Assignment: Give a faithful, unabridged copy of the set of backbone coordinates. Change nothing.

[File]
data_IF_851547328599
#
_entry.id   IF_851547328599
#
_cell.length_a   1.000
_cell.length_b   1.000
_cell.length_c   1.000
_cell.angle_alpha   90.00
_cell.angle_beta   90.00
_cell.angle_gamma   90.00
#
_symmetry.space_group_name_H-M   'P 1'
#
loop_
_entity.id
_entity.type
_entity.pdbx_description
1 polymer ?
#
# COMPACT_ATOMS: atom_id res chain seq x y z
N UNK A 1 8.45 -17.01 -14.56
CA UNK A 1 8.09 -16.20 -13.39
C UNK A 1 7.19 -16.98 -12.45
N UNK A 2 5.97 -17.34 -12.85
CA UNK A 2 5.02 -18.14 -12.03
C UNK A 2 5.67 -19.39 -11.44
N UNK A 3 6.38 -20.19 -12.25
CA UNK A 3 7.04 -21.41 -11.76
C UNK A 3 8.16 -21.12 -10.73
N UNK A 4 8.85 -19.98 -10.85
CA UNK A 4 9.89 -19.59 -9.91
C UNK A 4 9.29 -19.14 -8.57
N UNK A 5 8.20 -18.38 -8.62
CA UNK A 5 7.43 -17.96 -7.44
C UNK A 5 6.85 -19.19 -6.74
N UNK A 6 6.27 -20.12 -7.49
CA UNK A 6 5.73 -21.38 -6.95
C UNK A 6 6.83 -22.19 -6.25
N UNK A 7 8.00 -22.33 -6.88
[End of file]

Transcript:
data_IF_851547328599
#
_entry.id   IF_851547328599
#
_cell.length_a   1.000
_cell.length_b   1.000
_cell.length_c   1.000
_cell.angle_alpha   90.00
_cell.angle_beta   90.00
_cell.angle_gamma   90.00
#
_symmetry.space_group_name_H-M   'P 1'
#
loop_
_entity.id
_entity.type
_entity.pdbx_description
1 polymer ?
#
# COMPACT_ATOMS: atom_id res chain seq x y z
N UNK A 1 8.45 -17.01 -14.56
CA UNK A 1 8.09 -16.20 -13.39
C UNK A 1 7.19 -16.98 -12.45
N UNK A 2 5.97 -17.34 -12.85
CA UNK A 2 5.02 -18.14 -12.03
C UNK A 2 5.67 -19.39 -11.44
N UNK A 3 6.38 -20.19 -12.25
CA UNK A 3 7.04 -21.41 -11.76
C UNK A 3 8.16 -21.12 -10.73
N UNK A 4 8.85 -19.98 -10.85
CA UNK A 4 9.89 -19.59 -9.91
C UNK A 4 9.29 -19.14 -8.57
N UNK A 5 8.20 -18.38 -8.62
CA UNK A 5 7.43 -17.96 -7.44
C UNK A 5 6.85 -19.19 -6.74
N UNK A 6 6.27 -20.12 -7.49
CA UNK A 6 5.73 -21.38 -6.95
C UNK A 6 6.83 -22.19 -6.25
N UNK A 7 8.00 -22.33 -6.88